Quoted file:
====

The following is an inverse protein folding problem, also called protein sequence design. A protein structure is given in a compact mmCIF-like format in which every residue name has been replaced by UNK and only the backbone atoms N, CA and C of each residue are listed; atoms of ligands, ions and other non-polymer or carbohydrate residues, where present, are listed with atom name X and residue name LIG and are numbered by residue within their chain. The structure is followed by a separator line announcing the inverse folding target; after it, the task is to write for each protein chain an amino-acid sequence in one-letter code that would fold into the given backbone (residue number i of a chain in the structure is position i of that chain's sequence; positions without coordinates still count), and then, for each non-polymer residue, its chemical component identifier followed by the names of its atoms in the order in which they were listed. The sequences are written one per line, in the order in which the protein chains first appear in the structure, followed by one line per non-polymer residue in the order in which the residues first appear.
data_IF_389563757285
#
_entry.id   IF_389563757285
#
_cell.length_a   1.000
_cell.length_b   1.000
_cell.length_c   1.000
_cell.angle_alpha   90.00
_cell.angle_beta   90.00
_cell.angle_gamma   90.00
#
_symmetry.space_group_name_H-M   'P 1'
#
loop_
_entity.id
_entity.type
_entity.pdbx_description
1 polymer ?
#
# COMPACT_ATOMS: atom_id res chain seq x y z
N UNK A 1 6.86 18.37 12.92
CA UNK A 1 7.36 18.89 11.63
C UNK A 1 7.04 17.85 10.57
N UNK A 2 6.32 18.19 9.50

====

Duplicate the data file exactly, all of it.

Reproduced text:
The following is an inverse protein folding problem, also called protein sequence design. A protein structure is given in a compact mmCIF-like format in which every residue name has been replaced by UNK and only the backbone atoms N, CA and C of each residue are listed; atoms of ligands, ions and other non-polymer or carbohydrate residues, where present, are listed with atom name X and residue name LIG and are numbered by residue within their chain. The structure is followed by a separator line announcing the inverse folding target; after it, the task is to write for each protein chain an amino-acid sequence in one-letter code that would fold into the given backbone (residue number i of a chain in the structure is position i of that chain's sequence; positions without coordinates still count), and then, for each non-polymer residue, its chemical component identifier followed by the names of its atoms in the order in which they were listed. The sequences are written one per line, in the order in which the protein chains first appear in the structure, followed by one line per non-polymer residue in the order in which the residues first appear.
data_IF_389563757285
#
_entry.id   IF_389563757285
#
_cell.length_a   1.000
_cell.length_b   1.000
_cell.length_c   1.000
_cell.angle_alpha   90.00
_cell.angle_beta   90.00
_cell.angle_gamma   90.00
#
_symmetry.space_group_name_H-M   'P 1'
#
loop_
_entity.id
_entity.type
_entity.pdbx_description
1 polymer ?
#
# COMPACT_ATOMS: atom_id res chain seq x y z
N UNK A 1 6.86 18.37 12.92
CA UNK A 1 7.36 18.89 11.63
C UNK A 1 7.04 17.85 10.57
N UNK A 2 6.32 18.19 9.50